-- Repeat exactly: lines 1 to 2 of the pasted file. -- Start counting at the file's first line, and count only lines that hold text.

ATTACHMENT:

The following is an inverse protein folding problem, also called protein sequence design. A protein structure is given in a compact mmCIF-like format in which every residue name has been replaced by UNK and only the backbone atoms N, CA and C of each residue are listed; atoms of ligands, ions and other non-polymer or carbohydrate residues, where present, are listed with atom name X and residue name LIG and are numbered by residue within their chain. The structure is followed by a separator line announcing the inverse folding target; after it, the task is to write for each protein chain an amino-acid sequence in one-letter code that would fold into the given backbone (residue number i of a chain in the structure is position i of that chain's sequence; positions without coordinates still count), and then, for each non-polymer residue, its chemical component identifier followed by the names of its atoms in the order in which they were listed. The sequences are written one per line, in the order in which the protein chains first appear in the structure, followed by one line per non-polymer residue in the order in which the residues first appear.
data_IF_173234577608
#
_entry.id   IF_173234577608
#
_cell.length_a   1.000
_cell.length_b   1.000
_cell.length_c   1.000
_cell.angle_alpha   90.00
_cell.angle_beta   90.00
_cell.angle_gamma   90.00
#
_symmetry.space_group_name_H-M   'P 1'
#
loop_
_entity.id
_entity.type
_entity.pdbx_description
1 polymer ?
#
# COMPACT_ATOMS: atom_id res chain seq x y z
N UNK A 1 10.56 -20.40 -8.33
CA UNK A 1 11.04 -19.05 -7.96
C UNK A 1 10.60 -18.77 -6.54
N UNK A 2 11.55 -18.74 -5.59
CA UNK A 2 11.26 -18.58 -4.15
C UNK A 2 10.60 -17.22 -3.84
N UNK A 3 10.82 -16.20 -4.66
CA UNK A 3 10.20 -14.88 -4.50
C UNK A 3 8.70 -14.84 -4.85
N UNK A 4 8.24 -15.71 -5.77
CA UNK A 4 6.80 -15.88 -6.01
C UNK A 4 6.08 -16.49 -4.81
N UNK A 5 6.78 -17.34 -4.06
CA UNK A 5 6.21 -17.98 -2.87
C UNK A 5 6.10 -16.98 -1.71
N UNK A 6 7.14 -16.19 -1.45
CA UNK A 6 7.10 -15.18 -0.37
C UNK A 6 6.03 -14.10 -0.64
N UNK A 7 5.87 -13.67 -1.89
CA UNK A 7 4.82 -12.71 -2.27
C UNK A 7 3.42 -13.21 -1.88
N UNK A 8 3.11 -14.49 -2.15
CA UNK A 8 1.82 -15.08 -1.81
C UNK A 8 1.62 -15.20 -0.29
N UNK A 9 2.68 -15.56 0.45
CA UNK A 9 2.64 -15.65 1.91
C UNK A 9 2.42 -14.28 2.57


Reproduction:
The following is an inverse protein folding problem, also called protein sequence design. A protein structure is given in a compact mmCIF-like format in which every residue name has been replaced by UNK and only the backbone atoms N, CA and C of each residue are listed; atoms of ligands, ions and other non-polymer or carbohydrate residues, where present, are listed with atom name X and residue name LIG and are numbered by residue within their chain. The structure is followed by a separator line announcing the inverse folding target; after it, the task is to write for each protein chain an amino-acid sequence in one-letter code that would fold into the given backbone (residue number i of a chain in the structure is position i of that chain's sequence; positions without coordinates still count), and then, for each non-polymer residue, its chemical component identifier followed by the names of its atoms in the order in which they were listed. The sequences are written one per line, in the order in which the protein chains first appear in the structure, followed by one line per non-polymer residue in the order in which the residues first appear.
data_IF_173234577608